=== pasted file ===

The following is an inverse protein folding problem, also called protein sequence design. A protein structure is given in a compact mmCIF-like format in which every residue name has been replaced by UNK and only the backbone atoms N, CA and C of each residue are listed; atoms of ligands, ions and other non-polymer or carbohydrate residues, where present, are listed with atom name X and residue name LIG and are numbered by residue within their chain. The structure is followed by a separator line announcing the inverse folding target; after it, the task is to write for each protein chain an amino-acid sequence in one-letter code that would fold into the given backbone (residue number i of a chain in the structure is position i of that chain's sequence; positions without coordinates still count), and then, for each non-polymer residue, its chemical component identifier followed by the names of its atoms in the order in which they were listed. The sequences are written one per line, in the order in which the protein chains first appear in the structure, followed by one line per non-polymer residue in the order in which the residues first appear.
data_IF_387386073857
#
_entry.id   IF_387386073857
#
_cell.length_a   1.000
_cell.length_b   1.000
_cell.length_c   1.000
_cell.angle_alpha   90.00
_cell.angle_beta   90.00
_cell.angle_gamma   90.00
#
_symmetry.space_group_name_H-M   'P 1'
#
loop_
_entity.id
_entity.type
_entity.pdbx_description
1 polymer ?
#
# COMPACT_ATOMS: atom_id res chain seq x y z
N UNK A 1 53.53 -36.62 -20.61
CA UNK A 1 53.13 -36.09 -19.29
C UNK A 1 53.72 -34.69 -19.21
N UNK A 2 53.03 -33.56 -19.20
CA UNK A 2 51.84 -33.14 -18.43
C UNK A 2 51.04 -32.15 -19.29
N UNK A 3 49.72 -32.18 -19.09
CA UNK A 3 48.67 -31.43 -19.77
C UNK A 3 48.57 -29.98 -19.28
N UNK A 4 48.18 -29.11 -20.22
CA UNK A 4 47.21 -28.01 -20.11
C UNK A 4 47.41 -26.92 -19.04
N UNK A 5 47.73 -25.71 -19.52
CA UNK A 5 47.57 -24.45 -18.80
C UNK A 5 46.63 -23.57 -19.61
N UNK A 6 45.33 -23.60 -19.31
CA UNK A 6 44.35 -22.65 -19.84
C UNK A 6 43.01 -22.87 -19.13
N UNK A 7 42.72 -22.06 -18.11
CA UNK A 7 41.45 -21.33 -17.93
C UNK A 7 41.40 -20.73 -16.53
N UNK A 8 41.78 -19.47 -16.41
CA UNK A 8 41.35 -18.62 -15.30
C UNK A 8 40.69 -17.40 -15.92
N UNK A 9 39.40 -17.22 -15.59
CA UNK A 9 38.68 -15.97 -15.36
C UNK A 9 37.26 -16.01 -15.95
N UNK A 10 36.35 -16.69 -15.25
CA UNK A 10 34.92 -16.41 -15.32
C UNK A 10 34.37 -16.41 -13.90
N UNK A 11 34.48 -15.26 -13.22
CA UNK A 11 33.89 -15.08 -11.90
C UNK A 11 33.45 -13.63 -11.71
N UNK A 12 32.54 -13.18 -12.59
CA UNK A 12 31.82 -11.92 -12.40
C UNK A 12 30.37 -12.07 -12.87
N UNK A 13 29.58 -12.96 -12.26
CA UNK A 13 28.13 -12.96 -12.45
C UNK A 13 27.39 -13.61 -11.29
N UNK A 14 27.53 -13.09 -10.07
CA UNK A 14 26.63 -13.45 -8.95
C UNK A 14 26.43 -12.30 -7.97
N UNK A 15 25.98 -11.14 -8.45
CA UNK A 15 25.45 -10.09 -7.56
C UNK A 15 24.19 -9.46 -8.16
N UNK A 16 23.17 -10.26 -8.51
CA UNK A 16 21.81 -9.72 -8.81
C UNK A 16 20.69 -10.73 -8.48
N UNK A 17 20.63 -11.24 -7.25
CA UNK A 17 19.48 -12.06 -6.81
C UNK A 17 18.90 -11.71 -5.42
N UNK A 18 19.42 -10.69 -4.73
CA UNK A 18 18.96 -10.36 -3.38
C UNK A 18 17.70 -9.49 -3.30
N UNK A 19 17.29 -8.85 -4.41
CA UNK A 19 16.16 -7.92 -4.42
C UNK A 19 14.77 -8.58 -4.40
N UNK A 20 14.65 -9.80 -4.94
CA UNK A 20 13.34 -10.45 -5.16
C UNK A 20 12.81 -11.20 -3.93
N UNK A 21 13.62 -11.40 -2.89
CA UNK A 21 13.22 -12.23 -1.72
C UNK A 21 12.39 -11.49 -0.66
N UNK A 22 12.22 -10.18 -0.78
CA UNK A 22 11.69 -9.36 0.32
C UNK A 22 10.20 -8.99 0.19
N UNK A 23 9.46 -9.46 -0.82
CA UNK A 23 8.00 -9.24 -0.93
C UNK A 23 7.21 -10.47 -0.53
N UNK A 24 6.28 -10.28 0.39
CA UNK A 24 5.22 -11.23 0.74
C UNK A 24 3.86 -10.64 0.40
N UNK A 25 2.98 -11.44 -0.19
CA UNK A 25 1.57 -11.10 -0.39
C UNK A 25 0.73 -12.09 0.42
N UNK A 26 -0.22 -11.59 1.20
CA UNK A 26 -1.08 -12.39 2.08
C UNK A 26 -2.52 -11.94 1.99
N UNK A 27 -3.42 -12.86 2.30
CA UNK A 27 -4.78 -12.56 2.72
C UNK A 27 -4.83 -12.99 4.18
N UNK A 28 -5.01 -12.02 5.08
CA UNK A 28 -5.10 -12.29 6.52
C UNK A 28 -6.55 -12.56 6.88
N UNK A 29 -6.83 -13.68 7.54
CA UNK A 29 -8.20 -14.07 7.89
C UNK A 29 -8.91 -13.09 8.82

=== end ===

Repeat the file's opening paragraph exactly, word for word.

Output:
The following is an inverse protein folding problem, also called protein sequence design. A protein structure is given in a compact mmCIF-like format in which every residue name has been replaced by UNK and only the backbone atoms N, CA and C of each residue are listed; atoms of ligands, ions and other non-polymer or carbohydrate residues, where present, are listed with atom name X and residue name LIG and are numbered by residue within their chain. The structure is followed by a separator line announcing the inverse folding target; after it, the task is to write for each protein chain an amino-acid sequence in one-letter code that would fold into the given backbone (residue number i of a chain in the structure is position i of that chain's sequence; positions without coordinates still count), and then, for each non-polymer residue, its chemical component identifier followed by the names of its atoms in the order in which they were listed. The sequences are written one per line, in the order in which the protein chains first appear in the structure, followed by one line per non-polymer residue in the order in which the residues first appear.